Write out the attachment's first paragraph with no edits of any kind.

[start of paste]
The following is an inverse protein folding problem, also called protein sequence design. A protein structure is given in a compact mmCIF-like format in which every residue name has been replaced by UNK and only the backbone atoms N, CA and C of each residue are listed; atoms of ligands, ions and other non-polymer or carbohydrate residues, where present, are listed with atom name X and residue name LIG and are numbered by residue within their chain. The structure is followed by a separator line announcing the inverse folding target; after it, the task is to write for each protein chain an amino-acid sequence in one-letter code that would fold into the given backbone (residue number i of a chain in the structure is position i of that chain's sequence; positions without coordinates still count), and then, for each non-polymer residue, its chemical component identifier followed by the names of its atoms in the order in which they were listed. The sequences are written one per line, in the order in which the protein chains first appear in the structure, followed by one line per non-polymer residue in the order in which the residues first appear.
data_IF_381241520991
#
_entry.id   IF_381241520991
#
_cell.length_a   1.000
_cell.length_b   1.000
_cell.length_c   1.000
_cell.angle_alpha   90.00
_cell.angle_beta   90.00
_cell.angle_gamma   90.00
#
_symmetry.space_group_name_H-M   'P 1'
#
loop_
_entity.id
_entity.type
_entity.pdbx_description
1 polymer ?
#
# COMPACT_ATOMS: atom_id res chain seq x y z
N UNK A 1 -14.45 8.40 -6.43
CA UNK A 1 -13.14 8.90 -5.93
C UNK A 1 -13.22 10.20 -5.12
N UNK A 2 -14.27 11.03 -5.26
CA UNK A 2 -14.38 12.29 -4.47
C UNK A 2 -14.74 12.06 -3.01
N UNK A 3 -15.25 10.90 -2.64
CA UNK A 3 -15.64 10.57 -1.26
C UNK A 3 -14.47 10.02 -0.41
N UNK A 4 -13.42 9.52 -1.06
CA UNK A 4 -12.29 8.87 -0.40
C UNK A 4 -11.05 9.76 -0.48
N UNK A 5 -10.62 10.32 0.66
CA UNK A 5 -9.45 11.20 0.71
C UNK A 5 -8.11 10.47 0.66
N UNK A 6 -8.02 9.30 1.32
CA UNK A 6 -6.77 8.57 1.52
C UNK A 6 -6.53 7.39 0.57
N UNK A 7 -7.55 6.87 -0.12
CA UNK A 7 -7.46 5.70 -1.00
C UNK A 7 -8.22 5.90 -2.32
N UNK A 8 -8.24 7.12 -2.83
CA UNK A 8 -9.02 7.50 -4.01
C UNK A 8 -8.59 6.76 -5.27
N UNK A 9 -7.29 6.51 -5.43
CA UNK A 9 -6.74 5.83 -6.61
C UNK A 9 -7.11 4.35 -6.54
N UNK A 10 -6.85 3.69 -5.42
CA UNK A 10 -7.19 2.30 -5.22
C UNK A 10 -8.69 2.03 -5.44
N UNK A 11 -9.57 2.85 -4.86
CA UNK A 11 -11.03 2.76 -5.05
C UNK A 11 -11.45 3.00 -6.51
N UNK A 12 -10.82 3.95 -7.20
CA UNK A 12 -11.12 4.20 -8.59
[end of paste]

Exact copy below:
The following is an inverse protein folding problem, also called protein sequence design. A protein structure is given in a compact mmCIF-like format in which every residue name has been replaced by UNK and only the backbone atoms N, CA and C of each residue are listed; atoms of ligands, ions and other non-polymer or carbohydrate residues, where present, are listed with atom name X and residue name LIG and are numbered by residue within their chain. The structure is followed by a separator line announcing the inverse folding target; after it, the task is to write for each protein chain an amino-acid sequence in one-letter code that would fold into the given backbone (residue number i of a chain in the structure is position i of that chain's sequence; positions without coordinates still count), and then, for each non-polymer residue, its chemical component identifier followed by the names of its atoms in the order in which they were listed. The sequences are written one per line, in the order in which the protein chains first appear in the structure, followed by one line per non-polymer residue in the order in which the residues first appear.